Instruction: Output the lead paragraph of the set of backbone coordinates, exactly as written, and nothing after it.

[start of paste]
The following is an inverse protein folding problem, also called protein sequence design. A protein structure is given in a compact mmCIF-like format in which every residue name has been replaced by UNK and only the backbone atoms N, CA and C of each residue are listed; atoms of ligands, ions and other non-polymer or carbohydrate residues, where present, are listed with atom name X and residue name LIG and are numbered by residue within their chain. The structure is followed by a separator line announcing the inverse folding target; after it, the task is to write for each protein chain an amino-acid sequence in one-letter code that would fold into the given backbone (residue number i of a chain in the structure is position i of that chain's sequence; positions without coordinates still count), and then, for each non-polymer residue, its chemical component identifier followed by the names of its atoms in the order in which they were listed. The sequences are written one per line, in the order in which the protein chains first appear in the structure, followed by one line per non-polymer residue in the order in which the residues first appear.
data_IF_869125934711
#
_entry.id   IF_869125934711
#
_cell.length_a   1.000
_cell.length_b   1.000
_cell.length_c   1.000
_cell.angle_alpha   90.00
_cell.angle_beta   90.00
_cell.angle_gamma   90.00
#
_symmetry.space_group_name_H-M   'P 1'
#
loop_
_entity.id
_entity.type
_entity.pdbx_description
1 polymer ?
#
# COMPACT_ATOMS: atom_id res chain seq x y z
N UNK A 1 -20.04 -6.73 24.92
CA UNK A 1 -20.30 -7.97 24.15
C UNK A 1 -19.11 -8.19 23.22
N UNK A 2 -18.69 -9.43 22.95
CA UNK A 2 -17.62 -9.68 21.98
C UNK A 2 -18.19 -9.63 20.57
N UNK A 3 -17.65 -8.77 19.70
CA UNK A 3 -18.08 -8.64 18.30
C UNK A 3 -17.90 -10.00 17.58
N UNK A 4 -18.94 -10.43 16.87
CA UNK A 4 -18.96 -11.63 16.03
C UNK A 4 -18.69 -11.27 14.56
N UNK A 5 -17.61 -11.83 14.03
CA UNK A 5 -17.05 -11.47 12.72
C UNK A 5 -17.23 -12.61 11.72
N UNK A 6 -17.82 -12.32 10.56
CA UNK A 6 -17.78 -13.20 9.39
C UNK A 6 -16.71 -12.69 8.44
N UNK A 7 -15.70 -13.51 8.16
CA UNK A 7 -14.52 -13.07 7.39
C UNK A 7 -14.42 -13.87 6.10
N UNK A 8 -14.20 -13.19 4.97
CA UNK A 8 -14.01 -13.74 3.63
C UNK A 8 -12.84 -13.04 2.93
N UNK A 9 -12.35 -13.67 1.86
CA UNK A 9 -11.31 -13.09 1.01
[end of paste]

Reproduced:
The following is an inverse protein folding problem, also called protein sequence design. A protein structure is given in a compact mmCIF-like format in which every residue name has been replaced by UNK and only the backbone atoms N, CA and C of each residue are listed; atoms of ligands, ions and other non-polymer or carbohydrate residues, where present, are listed with atom name X and residue name LIG and are numbered by residue within their chain. The structure is followed by a separator line announcing the inverse folding target; after it, the task is to write for each protein chain an amino-acid sequence in one-letter code that would fold into the given backbone (residue number i of a chain in the structure is position i of that chain's sequence; positions without coordinates still count), and then, for each non-polymer residue, its chemical component identifier followed by the names of its atoms in the order in which they were listed. The sequences are written one per line, in the order in which the protein chains first appear in the structure, followed by one line per non-polymer residue in the order in which the residues first appear.